Boehm’s translation of Trojanow's novel "The Lamentations of Zeno" is expected to be published by New York-based Verso Books in spring 2016.

New York 2140!

Submitted by Kimon

After Aurora, Kim Stanley Robinson's next novel will be "New York 2140" -- to be published in hardback and ebook (and audiobook?) by Orbit Books on March 21, 2017! Paperback for February 13, 2018.
That is still a long way away... but to wait, we have the official synopsis:
A new vision of the future of New York City in the 22nd century, a flooded, but vibrant metropolis, from Kim Stanley Robinson, the New York Times bestselling author of science fiction masterworks such as the Mars trilogy, 2312, and Aurora.
The waters rose, submerging New York City.
But the residents adapted and it remained the bustling, vibrant metropolis it had always been. Though changed forever.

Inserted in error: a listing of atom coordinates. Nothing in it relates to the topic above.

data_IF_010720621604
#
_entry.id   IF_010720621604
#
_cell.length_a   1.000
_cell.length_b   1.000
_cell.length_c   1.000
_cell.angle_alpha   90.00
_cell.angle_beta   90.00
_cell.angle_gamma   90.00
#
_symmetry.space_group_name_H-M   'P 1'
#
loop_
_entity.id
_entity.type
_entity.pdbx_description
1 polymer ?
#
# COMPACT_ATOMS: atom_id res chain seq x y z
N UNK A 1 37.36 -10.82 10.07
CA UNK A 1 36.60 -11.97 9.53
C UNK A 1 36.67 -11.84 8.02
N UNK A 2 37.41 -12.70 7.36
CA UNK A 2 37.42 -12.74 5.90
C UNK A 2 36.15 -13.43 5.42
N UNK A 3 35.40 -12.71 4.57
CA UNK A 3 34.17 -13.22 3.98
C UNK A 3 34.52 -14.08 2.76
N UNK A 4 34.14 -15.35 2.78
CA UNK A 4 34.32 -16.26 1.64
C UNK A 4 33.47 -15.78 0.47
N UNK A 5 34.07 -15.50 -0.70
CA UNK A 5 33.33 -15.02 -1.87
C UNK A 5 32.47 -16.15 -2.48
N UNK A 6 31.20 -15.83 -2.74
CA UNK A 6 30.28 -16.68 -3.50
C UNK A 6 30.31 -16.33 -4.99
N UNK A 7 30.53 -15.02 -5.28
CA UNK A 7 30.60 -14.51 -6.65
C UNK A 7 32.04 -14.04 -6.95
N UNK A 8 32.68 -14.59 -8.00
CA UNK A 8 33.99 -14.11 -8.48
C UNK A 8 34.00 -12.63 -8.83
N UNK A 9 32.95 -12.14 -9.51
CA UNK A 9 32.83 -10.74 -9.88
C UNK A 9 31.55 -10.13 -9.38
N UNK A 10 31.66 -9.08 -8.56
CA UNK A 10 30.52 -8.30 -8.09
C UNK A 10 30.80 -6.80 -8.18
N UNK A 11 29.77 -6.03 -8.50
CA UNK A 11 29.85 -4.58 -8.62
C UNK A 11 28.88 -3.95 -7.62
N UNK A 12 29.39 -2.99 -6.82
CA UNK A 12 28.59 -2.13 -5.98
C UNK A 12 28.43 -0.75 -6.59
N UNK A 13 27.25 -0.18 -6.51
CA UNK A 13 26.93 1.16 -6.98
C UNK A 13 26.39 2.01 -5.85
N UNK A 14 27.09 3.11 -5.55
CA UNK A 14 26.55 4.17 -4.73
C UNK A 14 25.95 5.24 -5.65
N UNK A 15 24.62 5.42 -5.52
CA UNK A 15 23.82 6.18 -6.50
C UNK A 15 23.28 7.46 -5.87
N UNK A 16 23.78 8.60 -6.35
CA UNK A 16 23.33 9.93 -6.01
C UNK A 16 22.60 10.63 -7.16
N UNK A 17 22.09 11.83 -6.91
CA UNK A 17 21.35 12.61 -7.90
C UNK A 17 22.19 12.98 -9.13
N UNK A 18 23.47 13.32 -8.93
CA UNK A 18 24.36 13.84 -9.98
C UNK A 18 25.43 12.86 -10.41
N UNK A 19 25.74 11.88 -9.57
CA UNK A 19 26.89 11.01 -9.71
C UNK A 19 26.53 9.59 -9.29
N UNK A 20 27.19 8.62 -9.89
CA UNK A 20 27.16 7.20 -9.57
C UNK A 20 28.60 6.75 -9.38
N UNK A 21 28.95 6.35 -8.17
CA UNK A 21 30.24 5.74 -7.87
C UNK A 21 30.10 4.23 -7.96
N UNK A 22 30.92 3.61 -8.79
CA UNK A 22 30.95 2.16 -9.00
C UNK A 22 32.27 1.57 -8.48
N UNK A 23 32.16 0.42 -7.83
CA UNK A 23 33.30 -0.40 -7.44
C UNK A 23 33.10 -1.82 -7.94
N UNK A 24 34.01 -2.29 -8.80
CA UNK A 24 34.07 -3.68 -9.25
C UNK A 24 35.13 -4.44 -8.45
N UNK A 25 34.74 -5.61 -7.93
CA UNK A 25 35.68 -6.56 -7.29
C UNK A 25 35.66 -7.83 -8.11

Every street became a canal. Every skyscraper an island.
Through the eyes of the varied inhabitants of one building, Kim Stanley Robinson shows us how one of our great cities will change with the rising tides.
And how we too will change.
A Venice-like future New York City, flooded because of climate change, was already featured in 2312. Here it becomes the setting of the entire novel, which will deal with the nuts and bolts of how to address and how to adapt to climate change -- technologically, financially, legally, socially -- as well as giving us a glimpse into what day to day life will feel like in that future society.